A nurse in Washington administers the whooping cough vaccine to a child in May. In response to the epidemic, more than 82,000 adults have also received the vaccine this year.
Ted S. Warren AP

Originally published on Tue June 12, 2012 5:45 pm

A couple of weeks ago I got an e-mail from my son's middle school alerting families that several students had been diagnosed with whooping cough, also called pertussis. I didn't pay too much attention; my son has been vaccinated and he got a booster shot a couple of years ago so I hoped he would be protected.

Then I started to cough.

A visit to my doctor and a pertussis test confirmed that I am one of the 338 people infected with it in Oregon this year. That's three times higher than last year.

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Dead Stop
2:33 am
Mon June 11, 2012

'Bill W.' Day Celebrates Alcoholics Anonymous Hero

Visitors to Bill Wilson's grave in Vermont often leave sobriety chips atop his headstone, marking how long they have been continuously sober.
Steve Zind NPR

Originally published on Tue June 12, 2012 5:45 pm

Alcoholics Anonymous has long been known for the anonymity of its members. But there are two key figures in AA's history whose names are well known.

One is co-founder Bill Wilson, known as "Bill W." Beginning in the 1930s, Wilson and Dr. Bob Smith began helping other alcoholics in order to maintain their own sobriety.

Wilson's simple grave in Vermont makes no mention of his work. That doesn't stop people from visiting it, especially on this annual Bill W. Day. But people seek out Wilson's grave in a small cemetery near his birthplace in East Dorset, Vt., all year long.

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Shots - Health Blog
2:31 am
Mon June 11, 2012

To Sniff Out Childhood Allergies, Researchers Head To The Farm

Contact with animals and dirty environments may be one reason farm kids are less likely to get allergies, researchers say.
iStockphoto.com

Originally published on Tue June 12, 2012 9:11 am

Allergies are on the rise these days, especially in children. Nearly half of all kids are now allergic to something, be it food, animals, or plants. Federal health officials say that rate is two to five times higher than it was 30 years ago.

And as researchers are trying to understand why, they're increasingly looking at kids who grow up on farms.

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Music Interviews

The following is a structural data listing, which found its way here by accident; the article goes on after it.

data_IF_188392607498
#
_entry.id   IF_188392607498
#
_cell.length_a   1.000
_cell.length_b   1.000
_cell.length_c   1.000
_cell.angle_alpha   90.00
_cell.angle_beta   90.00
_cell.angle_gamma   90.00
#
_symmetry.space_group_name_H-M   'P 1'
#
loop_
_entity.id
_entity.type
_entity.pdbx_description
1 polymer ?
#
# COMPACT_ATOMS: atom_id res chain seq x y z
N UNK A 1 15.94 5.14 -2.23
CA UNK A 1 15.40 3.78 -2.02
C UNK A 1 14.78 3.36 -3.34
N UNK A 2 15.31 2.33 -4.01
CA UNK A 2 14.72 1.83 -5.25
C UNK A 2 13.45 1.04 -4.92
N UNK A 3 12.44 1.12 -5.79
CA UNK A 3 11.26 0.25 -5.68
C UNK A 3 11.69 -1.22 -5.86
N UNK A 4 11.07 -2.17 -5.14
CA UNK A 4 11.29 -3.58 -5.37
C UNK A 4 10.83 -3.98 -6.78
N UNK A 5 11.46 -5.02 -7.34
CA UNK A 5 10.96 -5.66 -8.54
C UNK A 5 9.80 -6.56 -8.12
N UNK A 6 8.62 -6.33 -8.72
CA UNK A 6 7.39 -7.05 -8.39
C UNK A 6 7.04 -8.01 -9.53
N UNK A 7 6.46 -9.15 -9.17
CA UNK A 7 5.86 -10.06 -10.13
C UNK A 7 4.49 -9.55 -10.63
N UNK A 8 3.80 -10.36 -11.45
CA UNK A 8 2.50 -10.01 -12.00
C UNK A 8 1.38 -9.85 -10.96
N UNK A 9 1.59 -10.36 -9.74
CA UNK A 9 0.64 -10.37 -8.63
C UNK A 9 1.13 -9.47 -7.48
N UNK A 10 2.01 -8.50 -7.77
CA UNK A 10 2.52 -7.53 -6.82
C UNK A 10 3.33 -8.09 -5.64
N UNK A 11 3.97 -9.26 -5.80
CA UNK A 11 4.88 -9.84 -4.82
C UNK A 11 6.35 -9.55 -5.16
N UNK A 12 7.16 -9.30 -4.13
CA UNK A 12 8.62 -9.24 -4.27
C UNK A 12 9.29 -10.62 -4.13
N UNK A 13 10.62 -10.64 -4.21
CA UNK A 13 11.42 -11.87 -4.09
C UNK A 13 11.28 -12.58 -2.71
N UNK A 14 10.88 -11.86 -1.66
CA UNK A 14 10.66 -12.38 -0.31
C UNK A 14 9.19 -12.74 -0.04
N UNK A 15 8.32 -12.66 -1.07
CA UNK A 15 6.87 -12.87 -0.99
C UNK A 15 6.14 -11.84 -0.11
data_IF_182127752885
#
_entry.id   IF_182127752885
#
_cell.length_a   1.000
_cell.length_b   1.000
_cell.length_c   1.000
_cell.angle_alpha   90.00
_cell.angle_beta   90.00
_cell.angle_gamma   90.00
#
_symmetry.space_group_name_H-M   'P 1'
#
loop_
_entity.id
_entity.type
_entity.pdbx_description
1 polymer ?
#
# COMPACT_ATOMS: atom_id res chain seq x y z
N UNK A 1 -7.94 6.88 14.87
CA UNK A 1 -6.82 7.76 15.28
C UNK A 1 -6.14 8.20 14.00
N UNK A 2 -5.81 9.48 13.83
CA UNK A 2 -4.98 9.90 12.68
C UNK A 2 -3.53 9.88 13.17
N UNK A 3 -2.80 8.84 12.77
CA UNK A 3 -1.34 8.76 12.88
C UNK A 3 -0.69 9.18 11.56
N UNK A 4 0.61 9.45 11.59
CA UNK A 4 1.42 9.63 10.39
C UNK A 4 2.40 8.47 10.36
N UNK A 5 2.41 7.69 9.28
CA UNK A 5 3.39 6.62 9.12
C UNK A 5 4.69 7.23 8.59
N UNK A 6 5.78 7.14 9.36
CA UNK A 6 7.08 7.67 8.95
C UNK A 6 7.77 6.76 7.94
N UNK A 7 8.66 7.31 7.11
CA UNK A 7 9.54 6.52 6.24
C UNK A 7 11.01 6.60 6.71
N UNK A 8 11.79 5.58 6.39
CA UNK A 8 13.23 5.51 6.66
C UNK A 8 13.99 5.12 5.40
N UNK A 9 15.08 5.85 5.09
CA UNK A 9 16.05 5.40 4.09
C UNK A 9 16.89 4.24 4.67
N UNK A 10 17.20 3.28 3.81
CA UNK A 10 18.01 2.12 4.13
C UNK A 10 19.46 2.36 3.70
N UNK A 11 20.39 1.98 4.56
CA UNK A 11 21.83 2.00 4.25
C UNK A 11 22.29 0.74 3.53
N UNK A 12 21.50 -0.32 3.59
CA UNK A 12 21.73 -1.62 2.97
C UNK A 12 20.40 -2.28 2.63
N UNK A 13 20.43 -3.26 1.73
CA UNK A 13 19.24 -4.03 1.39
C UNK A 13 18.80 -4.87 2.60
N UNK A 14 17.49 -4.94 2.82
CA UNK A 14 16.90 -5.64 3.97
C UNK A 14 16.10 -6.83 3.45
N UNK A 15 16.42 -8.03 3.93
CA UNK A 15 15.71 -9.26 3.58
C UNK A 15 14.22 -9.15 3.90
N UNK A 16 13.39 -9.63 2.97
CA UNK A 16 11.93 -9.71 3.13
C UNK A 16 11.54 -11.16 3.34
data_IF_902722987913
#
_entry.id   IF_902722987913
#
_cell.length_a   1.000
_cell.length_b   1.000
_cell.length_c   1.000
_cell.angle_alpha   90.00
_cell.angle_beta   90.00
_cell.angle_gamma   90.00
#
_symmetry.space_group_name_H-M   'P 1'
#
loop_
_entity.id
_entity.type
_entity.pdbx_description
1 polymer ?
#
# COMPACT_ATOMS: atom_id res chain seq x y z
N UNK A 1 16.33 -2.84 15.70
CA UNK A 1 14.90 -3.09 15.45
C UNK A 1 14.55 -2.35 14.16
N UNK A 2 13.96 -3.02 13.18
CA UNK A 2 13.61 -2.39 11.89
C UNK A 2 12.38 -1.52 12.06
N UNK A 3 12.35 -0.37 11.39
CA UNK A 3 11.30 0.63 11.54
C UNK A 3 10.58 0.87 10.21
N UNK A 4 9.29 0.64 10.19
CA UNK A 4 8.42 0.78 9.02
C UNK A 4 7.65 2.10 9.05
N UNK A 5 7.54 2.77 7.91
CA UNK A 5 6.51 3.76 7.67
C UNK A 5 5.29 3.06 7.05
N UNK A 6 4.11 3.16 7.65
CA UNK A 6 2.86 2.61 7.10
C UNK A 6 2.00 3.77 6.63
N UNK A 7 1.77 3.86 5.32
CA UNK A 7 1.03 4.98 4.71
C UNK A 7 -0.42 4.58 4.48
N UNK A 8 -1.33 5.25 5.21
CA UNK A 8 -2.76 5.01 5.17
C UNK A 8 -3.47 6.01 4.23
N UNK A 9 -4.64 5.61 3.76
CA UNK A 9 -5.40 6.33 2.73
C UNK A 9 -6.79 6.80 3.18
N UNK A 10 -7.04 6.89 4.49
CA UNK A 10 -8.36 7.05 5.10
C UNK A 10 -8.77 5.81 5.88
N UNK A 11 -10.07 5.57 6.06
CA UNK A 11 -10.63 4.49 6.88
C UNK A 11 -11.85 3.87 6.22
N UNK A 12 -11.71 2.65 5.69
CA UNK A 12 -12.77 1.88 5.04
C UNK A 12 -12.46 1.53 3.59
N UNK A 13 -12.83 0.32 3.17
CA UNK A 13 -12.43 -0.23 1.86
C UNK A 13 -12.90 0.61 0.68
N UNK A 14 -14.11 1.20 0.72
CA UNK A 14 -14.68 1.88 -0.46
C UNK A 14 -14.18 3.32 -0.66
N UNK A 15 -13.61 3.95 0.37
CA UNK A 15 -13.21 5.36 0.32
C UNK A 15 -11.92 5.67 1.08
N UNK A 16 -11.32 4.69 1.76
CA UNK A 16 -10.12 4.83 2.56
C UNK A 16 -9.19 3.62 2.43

12:03 am
Mon June 11, 2012

The Tallest Man On Earth: Tired Of Running

There's No Leaving Now, Kristian Matsson's newest album as The Tallest Man on Earth, comes out Tuesday.
Courtesy of the artist

Originally published on Tue June 12, 2012 9:11 am

Swedish singer-songwriter Kristian Matsson performs as The Tallest Man on Earth. That's just his stage name, though: Matsson himself stands at about 5 feet 7. His new album, There's No Leaving Now, comes out Tuesday.

Matsson has been praised as a poet, and is frequently compared to Bob Dylan. He often sings about nature, inspired by the scenery near his home in Falun, Sweden.

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Politics
3:05 pm
Sun June 10, 2012

Future Of Health Care Law Hangs In Balance

Originally published on Sun June 10, 2012 4:01 pm

Transcript

GUY RAZ, HOST:

It's WEEKENDS on ALL THINGS CONSIDERED from NPR News. I'm Guy Raz.

At some point this month, maybe next week, maybe even tomorrow, the Supreme Court will decide whether all or parts of the Affordable Care Act, the health care law backed by the White House, is constitutional or not. And for that reason, a man in Oregon named Rocky King isn't sleeping very well. Have you slept in the past two years?

ROCKY KING: Three times.

RAZ: Three times in the past two years.

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Interviews
3:05 pm
Sun June 10, 2012

Assessing Obama's Team Of Rivals

Originally published on Sun June 10, 2012 4:01 pm

Transcript

GUY RAZ, HOST:

It's WEEKENDS on ALL THINGS CONSIDERED from NPR News. I'm Guy Raz.

Back in 2008, shortly before Barack Obama became President Obama, he told a reporter that an Obama Cabinet would be a team of rivals, smart people with different viewpoints who would, in Mr. Obama's words, push him out of his comfort zone.

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Interviews
3:05 pm
Sun June 10, 2012

Bond Donned A Suit, A Stylish Suit

Originally published on Sun June 10, 2012 4:01 pm

Transcript

GUY RAZ, HOST:

And if you're just joining us, you're listening to WEEKENDS on ALL THINGS CONSIDERED from NPR News. I'm Guy Raz. Fifty years ago, a film franchise ushered in a new era of action, adventure, and of course, style.

(SOUNDBITE OF MUSIC)

RAZ: James Bond. Men wanted to look like him, and women also wanted men to look like him.

(SOUNDBITE OF FILM, "DR. NO")

SEAN CONNERY: (as James Bond) Am I properly dressed for the occasion?

YVONNE SHIMA: (as Sister Lily) Quite suitable.